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August 23, 2019   |   Ithaca, NY

Life & Culture

Review: Netflix shows the humor in aging and highlights friendship

The Last Laugh

Netflix

Netflix is off to a wonderful start to 2019 with new hard-hitting comedy, “The Last Laugh.”

The movie is a coming-of-age story about a manager and a comic, both of whom are hoping for a major career revival. One detail that sets this film apart from every other coming-of-age story is that instead of following the journey of an adolescent coming to terms with adulthood, “The Last Laugh” focuses on the process of two old men coming to terms with their final years.

Al Hart (Chevy Chase) is a talent manager, but after all of the clients and acts he used to manage died, he finds himself without work to occupy his time. Al’s life is slow, and as he gets older, he starts to have accidents around his house. Worried about her grandpa’s safety, Al’s granddaughter, Jeannie (Kate Micucci) convinces him to move into a nursing home with a number of activities to keep him occupied and well cared for.

At his new home, Al runs into an old client of his, excomedian Buddy Green (Richard Dreyfuss). Al is overjoyed after reuniting with his friend, and knowing that Buddy is there is one huge reason Al gives in and finally moves into the home. Fifty years prior, Buddy left show business days before he was to appear on “The Ed Sullivan Show,” effectively ending his career and tripping Al up in the process. Instead of continuing on with his passion of being a comic, Buddy became a podiatrist, got married and had a kid. Now, Buddy seems content living life low and slow. However, Al doesn’t want a life of retirement and isn’t content with settling down, so he approaches Buddy with a proposition to start up Buddy’s career again.

The concept of this movie is different and endearing. The elderly are often either forgotten in media or portrayed as odd, alien and nearly inhuman. It’s refreshing to have a film in which elderly people are the main characters.

Although the story unfolds in an interesting and enjoyable way, there are times where the storytelling gets muddy. One particularly confusing moment is when Al and Buddy go to Tijuana, Mexico, for a gig. Everything is normal until Buddy’s set ends. He and Al decide to explore the city, and the men run into two American naval officers and ask them where to have a good time. The next moment, Buddy and Al are in a prison cell, and Buddy is sick in the corner after drinking bad water. None of these antics is explained, and they feel wildly unfitting for the movie. Almost as fast as the prison scene comes, the movie flashes to the men crossing the border back into the United States after somehow being freed. This strange lack of explanation is noticeable, but it doesn’t take away from the overall comedic effect of the film.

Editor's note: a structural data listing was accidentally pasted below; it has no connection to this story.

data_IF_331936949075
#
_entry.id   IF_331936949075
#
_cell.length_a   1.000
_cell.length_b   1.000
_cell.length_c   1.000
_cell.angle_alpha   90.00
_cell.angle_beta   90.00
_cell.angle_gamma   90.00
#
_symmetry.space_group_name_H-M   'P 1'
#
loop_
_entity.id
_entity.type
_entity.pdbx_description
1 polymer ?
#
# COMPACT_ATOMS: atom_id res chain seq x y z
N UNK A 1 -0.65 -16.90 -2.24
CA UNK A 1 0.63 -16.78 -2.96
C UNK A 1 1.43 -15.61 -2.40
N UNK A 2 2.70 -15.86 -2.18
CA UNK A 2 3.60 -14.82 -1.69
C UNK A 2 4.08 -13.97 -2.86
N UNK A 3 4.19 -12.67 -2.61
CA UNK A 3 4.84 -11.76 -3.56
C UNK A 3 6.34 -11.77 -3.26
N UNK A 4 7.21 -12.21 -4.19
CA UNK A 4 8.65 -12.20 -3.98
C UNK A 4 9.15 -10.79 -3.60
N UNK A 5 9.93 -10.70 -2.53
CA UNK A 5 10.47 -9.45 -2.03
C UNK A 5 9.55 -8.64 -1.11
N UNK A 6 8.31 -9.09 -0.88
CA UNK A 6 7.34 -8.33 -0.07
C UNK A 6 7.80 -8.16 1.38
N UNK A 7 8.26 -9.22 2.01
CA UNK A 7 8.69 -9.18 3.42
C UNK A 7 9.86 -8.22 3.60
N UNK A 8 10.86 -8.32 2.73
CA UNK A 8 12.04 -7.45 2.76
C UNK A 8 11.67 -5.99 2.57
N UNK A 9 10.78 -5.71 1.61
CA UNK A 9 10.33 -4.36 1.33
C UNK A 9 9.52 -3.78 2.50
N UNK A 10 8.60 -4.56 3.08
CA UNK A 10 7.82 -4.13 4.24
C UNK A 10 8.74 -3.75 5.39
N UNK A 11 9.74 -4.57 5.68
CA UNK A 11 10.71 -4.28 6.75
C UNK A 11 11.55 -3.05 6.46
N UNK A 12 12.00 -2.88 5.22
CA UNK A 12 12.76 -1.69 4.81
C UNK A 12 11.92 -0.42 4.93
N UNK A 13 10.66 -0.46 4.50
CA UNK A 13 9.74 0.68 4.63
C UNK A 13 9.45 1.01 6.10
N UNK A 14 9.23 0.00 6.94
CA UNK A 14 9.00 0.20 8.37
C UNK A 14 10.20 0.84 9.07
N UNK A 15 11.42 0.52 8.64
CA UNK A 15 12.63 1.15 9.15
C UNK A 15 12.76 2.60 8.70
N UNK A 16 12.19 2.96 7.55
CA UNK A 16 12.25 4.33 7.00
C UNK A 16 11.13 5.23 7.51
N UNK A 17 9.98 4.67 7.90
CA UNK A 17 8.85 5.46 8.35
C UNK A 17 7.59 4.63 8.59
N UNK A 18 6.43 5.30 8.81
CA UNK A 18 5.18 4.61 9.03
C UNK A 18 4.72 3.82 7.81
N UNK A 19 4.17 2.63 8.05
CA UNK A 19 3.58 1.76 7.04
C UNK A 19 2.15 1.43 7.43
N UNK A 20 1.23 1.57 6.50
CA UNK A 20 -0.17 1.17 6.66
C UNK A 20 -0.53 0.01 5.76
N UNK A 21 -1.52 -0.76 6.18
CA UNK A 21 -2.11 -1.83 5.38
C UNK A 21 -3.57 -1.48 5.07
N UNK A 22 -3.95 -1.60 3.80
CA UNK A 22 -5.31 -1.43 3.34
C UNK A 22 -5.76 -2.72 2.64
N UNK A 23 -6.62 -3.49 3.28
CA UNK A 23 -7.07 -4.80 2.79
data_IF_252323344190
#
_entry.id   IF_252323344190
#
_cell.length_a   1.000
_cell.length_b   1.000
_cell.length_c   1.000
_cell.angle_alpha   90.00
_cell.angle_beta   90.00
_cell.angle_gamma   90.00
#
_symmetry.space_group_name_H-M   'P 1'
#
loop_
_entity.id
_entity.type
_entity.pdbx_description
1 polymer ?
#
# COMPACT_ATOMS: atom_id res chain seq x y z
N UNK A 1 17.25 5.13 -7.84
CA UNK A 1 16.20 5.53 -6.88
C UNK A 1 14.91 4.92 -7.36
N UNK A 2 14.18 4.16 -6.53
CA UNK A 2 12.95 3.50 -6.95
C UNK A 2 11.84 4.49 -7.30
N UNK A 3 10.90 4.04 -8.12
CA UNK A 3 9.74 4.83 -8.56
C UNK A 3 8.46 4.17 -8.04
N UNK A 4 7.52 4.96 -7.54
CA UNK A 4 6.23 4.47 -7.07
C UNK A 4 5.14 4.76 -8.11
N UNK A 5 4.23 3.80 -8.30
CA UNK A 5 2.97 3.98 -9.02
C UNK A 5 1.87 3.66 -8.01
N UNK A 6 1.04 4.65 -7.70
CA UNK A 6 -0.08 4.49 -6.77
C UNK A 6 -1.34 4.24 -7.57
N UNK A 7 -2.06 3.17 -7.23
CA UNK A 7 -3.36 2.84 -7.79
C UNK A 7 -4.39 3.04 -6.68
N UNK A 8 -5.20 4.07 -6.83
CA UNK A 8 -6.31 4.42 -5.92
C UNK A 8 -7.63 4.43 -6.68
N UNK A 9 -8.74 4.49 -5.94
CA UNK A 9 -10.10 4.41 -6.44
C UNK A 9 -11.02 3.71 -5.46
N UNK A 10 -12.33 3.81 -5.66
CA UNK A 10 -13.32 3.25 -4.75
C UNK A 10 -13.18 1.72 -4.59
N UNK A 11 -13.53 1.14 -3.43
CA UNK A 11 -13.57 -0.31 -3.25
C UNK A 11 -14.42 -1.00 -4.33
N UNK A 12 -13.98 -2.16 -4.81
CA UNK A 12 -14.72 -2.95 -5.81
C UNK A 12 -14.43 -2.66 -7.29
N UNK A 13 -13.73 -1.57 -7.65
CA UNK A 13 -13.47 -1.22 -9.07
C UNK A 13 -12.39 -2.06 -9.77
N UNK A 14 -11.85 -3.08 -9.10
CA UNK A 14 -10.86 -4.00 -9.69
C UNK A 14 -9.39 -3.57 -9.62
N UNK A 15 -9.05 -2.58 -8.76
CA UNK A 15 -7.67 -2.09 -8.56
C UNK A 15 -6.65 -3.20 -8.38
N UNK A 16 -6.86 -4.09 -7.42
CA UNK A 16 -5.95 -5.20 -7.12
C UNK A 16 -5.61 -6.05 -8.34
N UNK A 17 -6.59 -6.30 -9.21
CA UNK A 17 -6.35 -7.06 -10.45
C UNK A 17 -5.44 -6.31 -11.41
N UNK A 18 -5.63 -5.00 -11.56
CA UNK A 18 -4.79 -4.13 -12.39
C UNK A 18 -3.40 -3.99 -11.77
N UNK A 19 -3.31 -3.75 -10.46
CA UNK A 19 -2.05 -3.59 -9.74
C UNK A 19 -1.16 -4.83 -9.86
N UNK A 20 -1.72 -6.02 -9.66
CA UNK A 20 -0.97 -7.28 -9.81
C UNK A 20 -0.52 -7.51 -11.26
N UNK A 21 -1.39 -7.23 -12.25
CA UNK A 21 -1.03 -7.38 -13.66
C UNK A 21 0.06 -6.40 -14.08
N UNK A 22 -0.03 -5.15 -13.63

“The Last Laugh” deals with material that many movies tend to avoid. The movie faces the reality of death head-on and isn’t afraid to joke about it. It’s rare that a movie effectively captures the innate human fears of death and aging and, even rarer, that it can find the humor and levity in them. The film also describes very clearly how it’s all too easy to let the reality of sickness and loss overtake one’s life.

Both Buddy and Al spend most of the movie avoiding focusing on their age, living as if they were still young. The development of both of their characters is absolutely beautiful. Buddy is a jokester at heart, but Dreyfuss adds a layer of complexity to the comedian. Buddy isn’t only a funny guy: He lives his life for others, dedicating himself to smiles and laughter. Al, on the surface, seems to be a workaholic who doesn’t know when to quit, but Chase makes certain that the character is more complicated than that. Al lives for work, and he needs to manage acts as much as he needs to breathe. Both men eat and sleep their passions, and it’s a primary motivation for the development of their characters. Throughout their tour, the two men come to terms with the fact that they will never be young again, and they learn to embrace their age instead of vehemently denying it. They learn that their age and all of the struggles that come with it like sickness, boredom and loss are not boundaries but rather pieces of them that they simply cannot ignore.

The story is gorgeous, and the relationship between Buddy and Al is delightful. They certainly have a client-manager relationship, but under that, they’re best friends. They understand each other and support each other fully, even when the other is failing or having a difficult time. Buddy and Al tease each other and make fun of their ages all the time, but it’s clear that both men care deeply for each other.

“The Last Laugh” focuses closely on this relationship that is incredibly sensitive, vulnerable and wonderfully relatable.